But wait, is that all you do? Adjust the knob with the D-pad, and occasionally mash the square button? Surely you don’t play this game by just sitting there for two hours and watching balls drop.
Yup, you do.
What I Liked:
Since the game is obviously intended for – and thereby limited to – fans of pachinko, there wasn’t a whole lot they could have done. But Irem certainly did their best, and filled the game with as much pachinko-related stuff as they could. Aside from the three different modes, you can even read through an instructional tutorial on how to play a real pachinko machine, learn the good and bad manners at a pachinko parlour, and collect an assortment of picture cards for each variety of “Reach” you get. In addition, if you win a set number of “Luckies,” the game takes you to the official website which grants you a code. Take it to the pachinko parlour, and redeem it for something. (Haven’t tried, so I’m not quite sure what it is you get – I’m guessing it’s a free box of balls to use on the machine).
The presentation is great as well. Much like in a Hitchcock film, there’s a long moment where nothing’s happening – the balls keep dropping, there’s the occasional “Reach,” and you sit there watching with mild boredom. Then suddenly you get three slots in a row, Marine-chan shouts “Lucky!” and the machine flashes like crazy, and you feel excited. You grab the controller, ready to change Marine-chan’s bikini design before the next round, while your heart thunders in your chest from the thrill.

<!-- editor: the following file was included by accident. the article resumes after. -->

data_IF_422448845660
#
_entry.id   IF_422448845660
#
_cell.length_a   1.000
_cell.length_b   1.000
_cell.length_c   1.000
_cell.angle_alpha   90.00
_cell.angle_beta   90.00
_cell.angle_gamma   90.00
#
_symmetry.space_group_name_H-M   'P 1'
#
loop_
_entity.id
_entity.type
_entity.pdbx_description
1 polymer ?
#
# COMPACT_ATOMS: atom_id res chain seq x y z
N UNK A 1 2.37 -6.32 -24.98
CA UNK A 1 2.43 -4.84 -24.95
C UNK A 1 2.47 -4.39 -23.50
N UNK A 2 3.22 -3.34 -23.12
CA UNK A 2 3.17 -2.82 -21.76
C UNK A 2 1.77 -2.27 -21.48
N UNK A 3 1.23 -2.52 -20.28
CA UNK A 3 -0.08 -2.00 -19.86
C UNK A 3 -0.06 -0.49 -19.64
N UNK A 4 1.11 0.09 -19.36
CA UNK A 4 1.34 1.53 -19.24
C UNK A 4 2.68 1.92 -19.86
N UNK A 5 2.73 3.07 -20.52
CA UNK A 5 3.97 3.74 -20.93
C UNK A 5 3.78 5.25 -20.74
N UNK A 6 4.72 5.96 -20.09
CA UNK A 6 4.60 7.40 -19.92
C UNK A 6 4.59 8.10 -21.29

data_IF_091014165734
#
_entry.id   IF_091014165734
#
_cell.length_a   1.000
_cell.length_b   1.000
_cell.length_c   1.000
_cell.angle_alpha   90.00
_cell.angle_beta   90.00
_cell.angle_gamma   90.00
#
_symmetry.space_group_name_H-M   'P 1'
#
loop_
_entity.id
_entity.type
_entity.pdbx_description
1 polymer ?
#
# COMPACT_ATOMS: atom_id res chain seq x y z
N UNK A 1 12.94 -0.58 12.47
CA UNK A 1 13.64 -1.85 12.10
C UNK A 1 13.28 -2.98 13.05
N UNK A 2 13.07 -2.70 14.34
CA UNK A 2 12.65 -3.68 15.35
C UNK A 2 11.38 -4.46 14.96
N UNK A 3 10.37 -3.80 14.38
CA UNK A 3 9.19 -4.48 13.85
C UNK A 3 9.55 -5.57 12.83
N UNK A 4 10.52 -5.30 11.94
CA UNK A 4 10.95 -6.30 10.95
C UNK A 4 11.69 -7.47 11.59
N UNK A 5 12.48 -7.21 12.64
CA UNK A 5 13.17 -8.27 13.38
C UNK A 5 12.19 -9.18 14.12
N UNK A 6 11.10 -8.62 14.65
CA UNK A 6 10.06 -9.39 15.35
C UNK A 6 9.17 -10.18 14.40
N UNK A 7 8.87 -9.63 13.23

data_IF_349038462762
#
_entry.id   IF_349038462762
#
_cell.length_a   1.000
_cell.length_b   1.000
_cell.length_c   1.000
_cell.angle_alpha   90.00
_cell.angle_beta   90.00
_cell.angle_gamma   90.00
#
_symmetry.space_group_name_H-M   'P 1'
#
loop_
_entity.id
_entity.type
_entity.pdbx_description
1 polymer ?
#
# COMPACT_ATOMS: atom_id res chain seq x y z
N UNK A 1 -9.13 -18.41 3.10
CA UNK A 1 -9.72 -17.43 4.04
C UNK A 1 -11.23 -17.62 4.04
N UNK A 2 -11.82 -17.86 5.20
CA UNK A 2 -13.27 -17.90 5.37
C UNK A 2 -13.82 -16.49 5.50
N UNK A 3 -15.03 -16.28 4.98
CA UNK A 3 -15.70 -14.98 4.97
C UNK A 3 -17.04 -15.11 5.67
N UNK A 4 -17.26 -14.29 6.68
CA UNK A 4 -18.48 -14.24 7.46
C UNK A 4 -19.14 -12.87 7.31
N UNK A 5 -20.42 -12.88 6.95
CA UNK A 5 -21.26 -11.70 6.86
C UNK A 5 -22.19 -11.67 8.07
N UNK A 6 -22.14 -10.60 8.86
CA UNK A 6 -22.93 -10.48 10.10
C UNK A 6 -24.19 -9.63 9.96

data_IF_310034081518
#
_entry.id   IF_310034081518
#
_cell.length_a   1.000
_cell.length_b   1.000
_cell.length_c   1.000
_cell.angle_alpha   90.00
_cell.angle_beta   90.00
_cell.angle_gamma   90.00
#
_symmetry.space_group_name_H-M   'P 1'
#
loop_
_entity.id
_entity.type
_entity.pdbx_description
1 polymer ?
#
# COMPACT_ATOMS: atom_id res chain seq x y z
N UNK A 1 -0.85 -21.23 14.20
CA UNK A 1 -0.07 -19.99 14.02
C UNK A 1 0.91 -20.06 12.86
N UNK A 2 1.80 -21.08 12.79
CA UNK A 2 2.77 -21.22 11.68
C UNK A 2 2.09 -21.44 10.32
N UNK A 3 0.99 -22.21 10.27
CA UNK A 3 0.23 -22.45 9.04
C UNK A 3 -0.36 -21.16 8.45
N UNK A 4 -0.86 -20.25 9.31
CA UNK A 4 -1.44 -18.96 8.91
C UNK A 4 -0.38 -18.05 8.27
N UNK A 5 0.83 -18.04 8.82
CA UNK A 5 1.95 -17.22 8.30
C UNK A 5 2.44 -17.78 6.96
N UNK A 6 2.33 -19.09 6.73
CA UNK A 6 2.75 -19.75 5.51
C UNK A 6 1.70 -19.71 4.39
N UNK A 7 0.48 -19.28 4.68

What I Didn’t Like:
This is simply one of those games geared towards a very specific type of player. Mainly, those interested in Pachinko. I could argue that it would be nice to have something to do for those two hours instead of just watching balls drop, and occasionally mashing the square button. But anything more, and it wouldn’t be a proper pachinko game. Irem has already graciously allowed the player to adjust the ball’s power with the D-pad, then leave it; while at a real pachinko parlour, you need to hold the knob with your hand the whole time.
Otherwise, there’s nothing really else to say about this game. No complaints about loading time or any bugs. But it’s not a game I would recommend to just anyone, either.
PachiPara17: Shin-Umi Monogatari With Agunes Ramu is, like AKB 1/149 and Hatsune Miku: Project Diva f, a difficult game to review because it’s targeted at a specific kind of player. If you’re not interested in pachinko, then there’s no way you would find PachiPara17 fun to play. Even professional pachinko players might get bored, since they’re not winning real money.
But for what it is, Irem did a great job of attempting to bring the pachinko experience into your home. Winning this game all just comes down to luck. And if you’re in it for the trophies, the time it takes to platinum can take anywhere from 100 to 500 hours – again, depending on your luck. But if you’re someone interested in learning more about the culture of pachinko and want to see what it’s all about, then PachiPara17 might be the game for you.
It’s certainly cheaper than losing 50,000 yen at a real pachinko parlour.